European Space Agency Flickr Update

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Angela Merkel and Alexander Gerst
19-05-2016 01:59 PM CEST

europeanspaceagency posted a photo:

Angela Merkel and Alexander Gerst

ESA astronaut Alexander Gerst shakes hands with German Chancellor Angela Merkel.

The news that Alexander has been assigned a new mission to the International Space Station was announced in the presence of German Chancellor Angela Merkel by ESA Director General Jan Woerner at the European Astronaut Centre in Cologne, Germany on 18 May.

Alexander will fulfil the role of commander during the second part of his six-month mission in 2018.

The European Astronaut Centre is a training facility and home base for all European astronauts. It is a centre of excellence for astronaut training and medical support.

Credit: ESA–Grothues

Alexander commander of ISS announcement
19-05-2016 01:59 PM CEST

europeanspaceagency posted a photo:

Alexander commander of ISS announcement

The news that ESA astronaut Alexander Gerst has been assigned a new mission to the International Space Station was announced in the presence of German Chancellor Angela Merkel by ESA Director General Jan Woerner at the European Astronaut Centre in Cologne, Germany on 18 May 2016.

From left: Chairwoman of the board of German aerospace centre DLR Pascale Ehrenfreund, ESA Director General Jan Woerner, ESA astronauts Jean-François Clervoy and Alexander Gerst, German Chancellor Angela Merkel and ESA astronauts Samantha Cristoforetti and Pedro Duque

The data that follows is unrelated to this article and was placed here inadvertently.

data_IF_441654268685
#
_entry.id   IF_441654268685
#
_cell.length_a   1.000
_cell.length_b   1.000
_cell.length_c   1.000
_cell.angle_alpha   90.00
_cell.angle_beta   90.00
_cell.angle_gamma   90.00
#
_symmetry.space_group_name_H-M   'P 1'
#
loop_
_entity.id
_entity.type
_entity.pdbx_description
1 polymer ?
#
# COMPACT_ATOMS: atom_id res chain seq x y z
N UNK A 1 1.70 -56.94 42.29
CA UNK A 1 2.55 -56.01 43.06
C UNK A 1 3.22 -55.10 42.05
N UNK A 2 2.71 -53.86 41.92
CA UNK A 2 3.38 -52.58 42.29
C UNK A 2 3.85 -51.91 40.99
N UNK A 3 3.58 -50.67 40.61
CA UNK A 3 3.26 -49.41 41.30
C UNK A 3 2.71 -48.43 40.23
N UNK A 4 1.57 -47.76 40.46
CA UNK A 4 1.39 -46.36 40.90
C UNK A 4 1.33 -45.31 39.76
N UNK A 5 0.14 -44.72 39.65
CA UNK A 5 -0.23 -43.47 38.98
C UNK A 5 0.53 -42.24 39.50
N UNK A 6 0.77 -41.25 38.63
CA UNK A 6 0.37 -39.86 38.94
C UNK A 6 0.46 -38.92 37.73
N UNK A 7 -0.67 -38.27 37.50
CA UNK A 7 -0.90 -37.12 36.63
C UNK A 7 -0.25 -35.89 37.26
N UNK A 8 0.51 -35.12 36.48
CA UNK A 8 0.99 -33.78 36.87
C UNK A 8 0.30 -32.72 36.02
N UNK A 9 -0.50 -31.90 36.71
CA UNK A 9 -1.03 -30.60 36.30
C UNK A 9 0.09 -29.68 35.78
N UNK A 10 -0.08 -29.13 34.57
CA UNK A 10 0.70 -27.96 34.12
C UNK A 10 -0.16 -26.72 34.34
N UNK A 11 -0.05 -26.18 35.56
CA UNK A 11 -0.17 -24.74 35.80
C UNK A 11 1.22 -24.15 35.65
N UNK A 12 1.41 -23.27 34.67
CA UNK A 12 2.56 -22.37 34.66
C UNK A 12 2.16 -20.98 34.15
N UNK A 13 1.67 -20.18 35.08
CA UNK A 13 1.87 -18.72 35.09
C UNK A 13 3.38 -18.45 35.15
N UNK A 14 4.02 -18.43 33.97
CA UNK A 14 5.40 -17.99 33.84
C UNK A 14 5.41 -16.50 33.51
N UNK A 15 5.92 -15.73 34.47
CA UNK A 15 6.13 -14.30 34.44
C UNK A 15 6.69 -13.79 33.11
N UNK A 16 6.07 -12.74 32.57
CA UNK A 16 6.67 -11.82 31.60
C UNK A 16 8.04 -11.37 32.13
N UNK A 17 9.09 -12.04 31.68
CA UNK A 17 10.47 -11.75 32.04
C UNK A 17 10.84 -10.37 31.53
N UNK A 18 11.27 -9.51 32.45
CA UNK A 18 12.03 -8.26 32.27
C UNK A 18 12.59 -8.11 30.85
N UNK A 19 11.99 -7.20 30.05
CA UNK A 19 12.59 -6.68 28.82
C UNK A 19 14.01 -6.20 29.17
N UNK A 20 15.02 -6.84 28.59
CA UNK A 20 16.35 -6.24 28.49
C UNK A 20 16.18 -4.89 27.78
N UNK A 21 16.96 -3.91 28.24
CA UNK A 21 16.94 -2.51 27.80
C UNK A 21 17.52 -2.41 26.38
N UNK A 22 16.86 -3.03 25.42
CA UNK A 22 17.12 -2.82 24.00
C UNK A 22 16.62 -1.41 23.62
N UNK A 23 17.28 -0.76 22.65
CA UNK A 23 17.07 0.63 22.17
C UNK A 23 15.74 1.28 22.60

Alexander will fulfil the role of commander during the second part of his six-month mission in 2018.

The European Astronaut Centre is a training facility and home base for all European astronauts. It is a centre of excellence for astronaut training and medical support.

Credit: ESA–Grothues

Joint team
19-05-2016 11:14 AM CEST

europeanspaceagency posted a photo:

Joint team

Operations Image of the Week:

This week a unique, combined team of specialists are conducting final training at ESA’s ESOC mission control centre to prepare for the 24 May launch of Europe’s next Galileo satellites – a dual launch on a Soyuz rocket from Kourou.

The team comprises over 40 experts drawn from ESA and from France’s CNES space agency, supported by additional specialists at both agencies in areas such as flight dynamics and ground stations.

Within the combined flight control team, each position is paired with its counterpart from the other agency and mixed ‘CNESOC’ shifts will rotate to conduct operations around the clock.

The same team conducts all the Galileo early operations alternately from ESOC and from the CNES control centre in Toulouse, France.

By launch day, the teams will have completed a very demanding series of joint simulation training sessions at ESOC, complemented by more specific training conducted separately at each control centre. Joint sessions are especially important to develop team bonds ‘on-console’ – so individuals get to know who will be working beside them and can foster one-on-one teamwork and mutual support.

Today’s image includes the three Flight Operations Directors and three Spacecraft Operations Managers who will work together with their teams in each of three shifts during the nine-day early operations phase.

From left: Hélène Cottet (CNES), Remi Lapeyre (CNES), Liviu Stefanov (ESA), Christelle Crozat (ESA), Thomas Cowell (ESA) and Hervé Côme (ESA).

Credit: ESA

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